Thanksgiving gratitude

Thanksgiving is primarily a North American holiday, yet the historical practice of thanksgiving, of giving thanks to God, goes back at least to the Biblical era. Over 2,000 years ago, King David wrote, “I will wash mine hands in innocency: so will I compass thine altar, O Lord: that I may publish with the voice of thanksgiving, and tell of all thy wondrous works.” (Psalms 26:6,7) King David knew firsthand the blessings of glorifying God with a grateful heart for His great goodness. He prayed and wrote many psalms of gratitude to God.

Abraham, one of the first prophets to acknowledge one God, was surely thankful after realizing he didn’t need to sacrifice his and Sara’s son, Isaac, or lose his and Hagar’s son, Ishmael, in the desert. Both sons lived to form the Jewish and Arab nations. Later, the song of Moses expressed gratitude for the Hebrews’ deliverance from Egyptian captivity. And God blessed them with His Ten Commandments.

Christians celebrate Jesus’ healings which were accompanied by thanksgiving to God for His love for His children. For example, Jesus expressed deep thanks to God before raising Lazarus from death and multiplying the loaves and fishes to feed the multitudes following him. Jesus taught that such gratitude heals.

Mohammed, the founder of the Islamic faith, taught his Muslim followers to faithfully and humbly bow in prayer to praise one God, Allah, five times a day. A more recent prophet, Baha’u’llah, the founder of the Baha’i faith, worshipped and praised one God for His goodness while imprisoned in Iran. His sincere gratitude to God brought him an inspired understanding of the nature of one God and unity.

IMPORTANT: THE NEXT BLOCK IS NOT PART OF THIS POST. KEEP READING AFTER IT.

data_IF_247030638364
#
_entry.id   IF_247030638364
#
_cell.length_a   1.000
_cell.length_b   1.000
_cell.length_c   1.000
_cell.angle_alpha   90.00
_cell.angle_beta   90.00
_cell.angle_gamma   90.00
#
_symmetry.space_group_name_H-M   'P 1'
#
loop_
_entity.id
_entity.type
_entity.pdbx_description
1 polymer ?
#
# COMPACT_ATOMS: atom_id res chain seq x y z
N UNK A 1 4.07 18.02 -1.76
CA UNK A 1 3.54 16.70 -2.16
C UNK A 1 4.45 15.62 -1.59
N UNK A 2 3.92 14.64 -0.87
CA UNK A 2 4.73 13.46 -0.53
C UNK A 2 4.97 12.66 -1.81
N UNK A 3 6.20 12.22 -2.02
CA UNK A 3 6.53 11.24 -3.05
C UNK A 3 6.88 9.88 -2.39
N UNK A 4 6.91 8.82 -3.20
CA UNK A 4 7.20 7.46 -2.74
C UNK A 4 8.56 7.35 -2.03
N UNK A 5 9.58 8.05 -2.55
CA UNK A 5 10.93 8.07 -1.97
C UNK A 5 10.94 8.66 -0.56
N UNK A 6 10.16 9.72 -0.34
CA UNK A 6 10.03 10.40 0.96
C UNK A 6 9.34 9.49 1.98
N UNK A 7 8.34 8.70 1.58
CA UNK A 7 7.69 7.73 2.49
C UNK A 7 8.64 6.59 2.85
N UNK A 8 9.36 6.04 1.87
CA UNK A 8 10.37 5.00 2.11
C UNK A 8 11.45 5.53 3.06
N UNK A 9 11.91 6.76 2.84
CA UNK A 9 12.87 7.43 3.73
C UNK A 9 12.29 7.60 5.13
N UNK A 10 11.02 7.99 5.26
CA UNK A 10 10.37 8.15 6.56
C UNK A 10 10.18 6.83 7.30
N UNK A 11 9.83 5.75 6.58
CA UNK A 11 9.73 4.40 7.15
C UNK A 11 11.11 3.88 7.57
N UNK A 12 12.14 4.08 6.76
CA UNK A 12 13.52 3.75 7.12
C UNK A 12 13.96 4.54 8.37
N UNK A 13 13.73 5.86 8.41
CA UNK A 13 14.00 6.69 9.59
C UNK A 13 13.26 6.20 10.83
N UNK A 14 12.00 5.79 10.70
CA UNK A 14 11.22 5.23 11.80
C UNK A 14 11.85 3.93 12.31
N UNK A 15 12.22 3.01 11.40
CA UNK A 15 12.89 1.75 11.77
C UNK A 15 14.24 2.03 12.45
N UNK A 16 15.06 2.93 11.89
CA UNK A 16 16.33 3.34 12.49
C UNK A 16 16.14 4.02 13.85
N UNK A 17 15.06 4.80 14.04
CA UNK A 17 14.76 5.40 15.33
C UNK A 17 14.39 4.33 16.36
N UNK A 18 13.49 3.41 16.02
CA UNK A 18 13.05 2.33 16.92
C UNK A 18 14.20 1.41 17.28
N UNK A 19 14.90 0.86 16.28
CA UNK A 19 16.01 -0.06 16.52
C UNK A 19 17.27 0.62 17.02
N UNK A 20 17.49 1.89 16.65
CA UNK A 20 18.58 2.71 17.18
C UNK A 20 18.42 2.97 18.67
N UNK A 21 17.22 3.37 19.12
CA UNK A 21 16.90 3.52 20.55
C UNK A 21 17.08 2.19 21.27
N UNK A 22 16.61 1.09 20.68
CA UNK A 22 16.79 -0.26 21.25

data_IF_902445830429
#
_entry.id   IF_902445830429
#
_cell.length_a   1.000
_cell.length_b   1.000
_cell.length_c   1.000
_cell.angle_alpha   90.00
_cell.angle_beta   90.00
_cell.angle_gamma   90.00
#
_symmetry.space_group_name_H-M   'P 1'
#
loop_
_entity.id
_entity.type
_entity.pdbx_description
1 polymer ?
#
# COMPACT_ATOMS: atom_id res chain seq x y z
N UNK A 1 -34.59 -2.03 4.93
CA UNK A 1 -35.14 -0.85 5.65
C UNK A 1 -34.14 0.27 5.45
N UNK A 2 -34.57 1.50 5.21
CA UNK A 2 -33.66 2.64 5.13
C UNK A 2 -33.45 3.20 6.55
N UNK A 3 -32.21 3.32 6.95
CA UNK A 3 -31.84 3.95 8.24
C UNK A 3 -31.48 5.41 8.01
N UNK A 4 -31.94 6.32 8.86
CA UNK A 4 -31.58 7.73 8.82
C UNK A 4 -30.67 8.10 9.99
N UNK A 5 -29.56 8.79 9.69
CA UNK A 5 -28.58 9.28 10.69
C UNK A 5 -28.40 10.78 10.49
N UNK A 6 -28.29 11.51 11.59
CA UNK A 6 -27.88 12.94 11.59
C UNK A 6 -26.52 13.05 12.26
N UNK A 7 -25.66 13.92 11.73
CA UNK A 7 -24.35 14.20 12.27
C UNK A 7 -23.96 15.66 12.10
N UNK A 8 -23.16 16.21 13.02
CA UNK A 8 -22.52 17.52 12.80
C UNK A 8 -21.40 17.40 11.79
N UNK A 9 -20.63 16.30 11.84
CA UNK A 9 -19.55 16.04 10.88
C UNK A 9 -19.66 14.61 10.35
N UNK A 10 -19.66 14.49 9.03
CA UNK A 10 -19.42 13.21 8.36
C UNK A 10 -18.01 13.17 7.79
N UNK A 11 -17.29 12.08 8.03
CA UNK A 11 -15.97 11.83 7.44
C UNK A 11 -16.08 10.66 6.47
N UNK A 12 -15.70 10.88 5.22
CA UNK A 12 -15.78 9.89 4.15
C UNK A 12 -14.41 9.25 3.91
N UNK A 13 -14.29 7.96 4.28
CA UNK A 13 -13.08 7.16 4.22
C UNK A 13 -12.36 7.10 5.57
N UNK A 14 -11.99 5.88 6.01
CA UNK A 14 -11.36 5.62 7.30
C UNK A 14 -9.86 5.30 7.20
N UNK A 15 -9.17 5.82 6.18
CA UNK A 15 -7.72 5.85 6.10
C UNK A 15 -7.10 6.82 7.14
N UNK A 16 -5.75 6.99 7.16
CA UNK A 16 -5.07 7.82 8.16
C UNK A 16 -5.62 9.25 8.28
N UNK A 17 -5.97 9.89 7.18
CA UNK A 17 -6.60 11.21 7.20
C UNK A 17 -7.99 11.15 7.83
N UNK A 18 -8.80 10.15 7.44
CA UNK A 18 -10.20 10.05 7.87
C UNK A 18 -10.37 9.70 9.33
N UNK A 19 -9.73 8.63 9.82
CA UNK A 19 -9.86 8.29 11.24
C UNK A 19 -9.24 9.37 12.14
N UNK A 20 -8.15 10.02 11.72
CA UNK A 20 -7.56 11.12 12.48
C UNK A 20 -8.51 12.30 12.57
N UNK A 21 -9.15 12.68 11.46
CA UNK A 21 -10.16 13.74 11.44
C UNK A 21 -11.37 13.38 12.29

Mary Baker Eddy, the founder of The First Church of Christ, Scientist, established the expression of gratitude as a basic rule of Christian Science healing. Following the example of Christ, giving thanks to God for His infinite love is considered to be a primary prayer in Christian Science treatment for the healing of sin and sickness. Mrs. Eddy writes, “What is gratitude but a powerful camera obscura, a thing focusing light where love, memory, and all within the human heart is present to manifest light.” (Miscellany, p. 164)

Religious folks understand that a grateful heart is a healthy heart. Some secular folks understand it too. Studies show that spirituality, which they note includes a spirit of gratitude, contributes to a happy, healthy life. The opposite of gratitude would be a selfish, materialistic attitude. Whenever I am tempted to feel deprived or disappointed, I strive to overcome such unworthy thoughts with spiritual, grateful thoughts that acknowledge my completeness as God’s son.

Modern day Thanksgiving celebrations are for sharing with each other and for giving gratitude to God. They are for acknowledging His abundant good made tangible in His provision of food, shelter from the elements, progress in humanity’s health, peace among most nations, as well as progress with brotherhood and fellowship.

Thanksgiving worship is as relevant today as it was throughout ancient and modern history. Recognizing God’s abundant goodness and love helps humanity feel more satisfied. It aids in quelling the demands of materialism; the fears that would instigate discord and disease; gives inspiration and avenues to fresh ideas that would help solve issues such as debt and employment challenges.

The Bible promises, “And God is able to make all grace abound toward you; that ye, always having all sufficiency in all things, may abound to every good work: . . . . Being enriched in every thing to all bountifulness, which causeth through us thanksgiving to God.” (II Corinthians 9:8,11)

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